The Monkey’s Voyage (1) is as much a history of the science of evolution and ecology as it is a report of the prevailing scientific opinion of the means by which plants and animals were dispersed around the world. Just as life has evolved, so too has the science that studies it.
In the beginning….
The story begins with Charles Darwin, the author of the first publications that identified natural selection as the mechanism that drives the evolution of life on the Earth. These ideas came to him as the result of a five-year voyage around the world in 1831-1836: down the coast of Africa, across the Atlantic, down the coast of South America, around the horn, to the Pacific Ocean to many islands—most famously the Galapagos—to New Zealand, Australia, islands in the Indian Ocean, round the horn of Africa to home.
He spent 3-1/2 of the 5 years on land, collecting plant and animal specimens, including many fossils. The fossils suggested to him the existence of animals no longer occupying the land. He also observed many similar plants and animals with slightly different forms around the world. The classic example of closely related, but widely dispersed animals is a family of large, flightless birds: the ratite family.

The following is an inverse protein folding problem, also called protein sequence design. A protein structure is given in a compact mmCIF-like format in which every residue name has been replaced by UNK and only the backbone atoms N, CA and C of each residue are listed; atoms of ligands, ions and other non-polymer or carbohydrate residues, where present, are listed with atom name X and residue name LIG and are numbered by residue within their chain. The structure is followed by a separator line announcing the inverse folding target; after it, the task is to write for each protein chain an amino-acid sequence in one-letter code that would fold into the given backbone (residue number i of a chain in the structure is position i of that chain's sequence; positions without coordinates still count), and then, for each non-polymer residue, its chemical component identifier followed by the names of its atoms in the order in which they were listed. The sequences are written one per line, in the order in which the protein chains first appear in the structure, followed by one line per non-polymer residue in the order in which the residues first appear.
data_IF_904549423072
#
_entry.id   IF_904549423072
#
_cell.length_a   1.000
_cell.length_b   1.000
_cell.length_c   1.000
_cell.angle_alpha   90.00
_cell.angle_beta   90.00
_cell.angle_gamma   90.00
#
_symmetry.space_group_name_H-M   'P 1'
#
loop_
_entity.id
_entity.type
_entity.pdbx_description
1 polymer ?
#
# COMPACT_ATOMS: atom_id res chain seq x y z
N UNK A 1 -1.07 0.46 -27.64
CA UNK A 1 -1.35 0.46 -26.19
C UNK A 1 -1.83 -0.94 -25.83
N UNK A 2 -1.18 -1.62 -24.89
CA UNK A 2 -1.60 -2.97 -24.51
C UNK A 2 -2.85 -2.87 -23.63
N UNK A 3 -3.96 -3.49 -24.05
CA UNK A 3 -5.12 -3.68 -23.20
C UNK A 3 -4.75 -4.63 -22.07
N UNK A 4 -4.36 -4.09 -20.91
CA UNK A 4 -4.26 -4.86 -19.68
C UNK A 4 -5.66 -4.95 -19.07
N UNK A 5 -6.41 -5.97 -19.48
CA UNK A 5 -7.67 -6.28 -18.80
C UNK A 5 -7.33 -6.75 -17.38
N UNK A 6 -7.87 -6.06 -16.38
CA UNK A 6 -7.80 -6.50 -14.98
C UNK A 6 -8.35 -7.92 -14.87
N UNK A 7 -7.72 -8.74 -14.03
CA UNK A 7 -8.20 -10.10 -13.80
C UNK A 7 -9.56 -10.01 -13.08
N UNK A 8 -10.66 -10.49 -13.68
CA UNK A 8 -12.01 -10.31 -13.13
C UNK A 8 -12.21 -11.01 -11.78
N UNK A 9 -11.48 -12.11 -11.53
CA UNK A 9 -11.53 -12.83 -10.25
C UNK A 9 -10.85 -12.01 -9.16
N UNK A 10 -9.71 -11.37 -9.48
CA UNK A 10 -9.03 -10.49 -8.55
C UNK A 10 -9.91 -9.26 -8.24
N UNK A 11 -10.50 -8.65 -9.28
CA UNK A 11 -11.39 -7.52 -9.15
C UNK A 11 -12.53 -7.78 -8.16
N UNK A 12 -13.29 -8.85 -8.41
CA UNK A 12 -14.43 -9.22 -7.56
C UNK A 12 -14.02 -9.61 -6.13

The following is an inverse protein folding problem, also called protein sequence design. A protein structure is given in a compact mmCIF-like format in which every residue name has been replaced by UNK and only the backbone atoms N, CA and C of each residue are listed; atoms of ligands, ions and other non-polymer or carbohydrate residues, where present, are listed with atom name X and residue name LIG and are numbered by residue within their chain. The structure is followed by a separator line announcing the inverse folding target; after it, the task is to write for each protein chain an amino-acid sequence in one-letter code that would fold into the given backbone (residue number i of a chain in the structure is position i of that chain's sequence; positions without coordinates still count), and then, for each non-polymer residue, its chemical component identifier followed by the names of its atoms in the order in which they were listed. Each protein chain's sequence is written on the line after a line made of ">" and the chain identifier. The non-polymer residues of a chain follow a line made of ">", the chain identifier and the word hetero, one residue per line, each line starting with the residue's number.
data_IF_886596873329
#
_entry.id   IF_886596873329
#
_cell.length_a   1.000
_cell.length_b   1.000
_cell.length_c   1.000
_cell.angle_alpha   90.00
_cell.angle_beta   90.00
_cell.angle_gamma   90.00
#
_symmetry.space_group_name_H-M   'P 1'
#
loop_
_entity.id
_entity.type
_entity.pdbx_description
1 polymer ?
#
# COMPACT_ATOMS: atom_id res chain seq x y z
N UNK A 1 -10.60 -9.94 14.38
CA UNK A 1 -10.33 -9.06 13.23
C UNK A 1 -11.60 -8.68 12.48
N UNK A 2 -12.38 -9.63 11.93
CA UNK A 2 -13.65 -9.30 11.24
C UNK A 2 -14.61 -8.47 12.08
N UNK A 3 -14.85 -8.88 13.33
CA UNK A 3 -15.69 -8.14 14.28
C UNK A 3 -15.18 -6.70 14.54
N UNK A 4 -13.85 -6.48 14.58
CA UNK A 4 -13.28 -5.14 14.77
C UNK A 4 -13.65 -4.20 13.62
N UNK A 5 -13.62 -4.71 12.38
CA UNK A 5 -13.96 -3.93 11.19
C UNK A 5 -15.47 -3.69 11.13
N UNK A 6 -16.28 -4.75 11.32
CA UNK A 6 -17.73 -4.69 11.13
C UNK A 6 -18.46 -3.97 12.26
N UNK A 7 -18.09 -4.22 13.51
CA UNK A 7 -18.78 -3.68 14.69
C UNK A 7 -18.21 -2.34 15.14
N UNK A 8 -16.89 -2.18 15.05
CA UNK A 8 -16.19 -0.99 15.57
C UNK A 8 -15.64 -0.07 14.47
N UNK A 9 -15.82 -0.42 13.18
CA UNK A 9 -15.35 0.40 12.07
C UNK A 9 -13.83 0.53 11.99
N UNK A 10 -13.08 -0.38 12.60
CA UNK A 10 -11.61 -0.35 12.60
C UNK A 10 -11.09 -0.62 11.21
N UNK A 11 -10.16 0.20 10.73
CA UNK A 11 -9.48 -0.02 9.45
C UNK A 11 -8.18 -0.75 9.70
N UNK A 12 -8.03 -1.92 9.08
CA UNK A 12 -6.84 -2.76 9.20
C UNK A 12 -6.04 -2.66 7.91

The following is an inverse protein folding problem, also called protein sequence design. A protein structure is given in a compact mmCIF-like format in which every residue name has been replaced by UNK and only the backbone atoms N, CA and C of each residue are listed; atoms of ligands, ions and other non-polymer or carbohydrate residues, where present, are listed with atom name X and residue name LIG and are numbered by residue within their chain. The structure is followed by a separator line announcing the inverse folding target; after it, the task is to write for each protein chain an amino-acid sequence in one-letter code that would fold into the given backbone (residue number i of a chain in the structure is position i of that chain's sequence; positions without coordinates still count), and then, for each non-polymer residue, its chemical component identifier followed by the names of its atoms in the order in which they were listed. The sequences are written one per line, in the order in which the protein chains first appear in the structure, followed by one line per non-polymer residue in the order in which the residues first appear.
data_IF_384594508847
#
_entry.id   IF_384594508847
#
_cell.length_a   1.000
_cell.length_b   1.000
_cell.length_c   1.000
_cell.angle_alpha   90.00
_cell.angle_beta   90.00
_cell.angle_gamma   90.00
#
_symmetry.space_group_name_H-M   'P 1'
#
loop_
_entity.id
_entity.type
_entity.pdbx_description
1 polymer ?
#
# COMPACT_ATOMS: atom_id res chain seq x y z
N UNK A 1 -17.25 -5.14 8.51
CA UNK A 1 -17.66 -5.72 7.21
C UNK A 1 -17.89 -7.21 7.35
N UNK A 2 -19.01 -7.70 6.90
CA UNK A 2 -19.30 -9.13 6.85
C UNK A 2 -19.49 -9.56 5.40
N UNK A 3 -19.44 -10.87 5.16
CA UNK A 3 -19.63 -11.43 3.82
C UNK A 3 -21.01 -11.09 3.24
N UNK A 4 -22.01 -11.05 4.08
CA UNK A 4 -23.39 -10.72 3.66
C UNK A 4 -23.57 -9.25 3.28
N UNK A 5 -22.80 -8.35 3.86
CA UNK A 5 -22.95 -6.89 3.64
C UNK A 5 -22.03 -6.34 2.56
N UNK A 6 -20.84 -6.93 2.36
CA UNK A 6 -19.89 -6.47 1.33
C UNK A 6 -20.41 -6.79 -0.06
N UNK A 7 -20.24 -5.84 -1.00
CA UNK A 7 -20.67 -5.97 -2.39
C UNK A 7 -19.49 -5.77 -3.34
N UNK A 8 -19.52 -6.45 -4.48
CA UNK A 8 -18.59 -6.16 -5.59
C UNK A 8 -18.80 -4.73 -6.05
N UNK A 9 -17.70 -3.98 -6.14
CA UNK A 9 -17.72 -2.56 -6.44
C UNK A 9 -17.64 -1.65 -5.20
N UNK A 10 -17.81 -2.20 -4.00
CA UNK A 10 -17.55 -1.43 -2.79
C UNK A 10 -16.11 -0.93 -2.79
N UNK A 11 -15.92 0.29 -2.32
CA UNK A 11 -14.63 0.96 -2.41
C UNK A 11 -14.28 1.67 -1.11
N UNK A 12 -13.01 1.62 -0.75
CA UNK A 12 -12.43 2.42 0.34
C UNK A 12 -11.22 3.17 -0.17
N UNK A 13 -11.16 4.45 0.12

These similarities suggested a common ancestry to Darwin. Yet, their dispersal across oceans was puzzling to him because at that time the continents were considered fixed in place both going back in time and going forward into the future. Nothing was known at the time about the constant movement of continents, known as continental drift, because the movement was too slow to be observed by humans.
Darwin’s theory about the similarities he found in widely dispersed plants and animals was consistent with his perception of the fixed nature of the geography in which they were found. He theorized that the common ancestors of the similar plants and animals had been dispersed by wind, ocean currents, carried by birds, or other means of transportation.
He conducted experiments to determine how long seeds could survive in sea water to test his theory and he examined migrating birds for evidence of seeds and small animals in their feet and feathers. What he found supported his theory that it was physically possible for plants and animals to be dispersed across oceans to new ranges where subsequent evolution in a different environment would eventually result in alterations of form. When plants and animals are moved from their home ranges and are physically isolated, their genetic compositions diverge. Over time they are sufficiently genetically and morphologically distinct to be considered different species.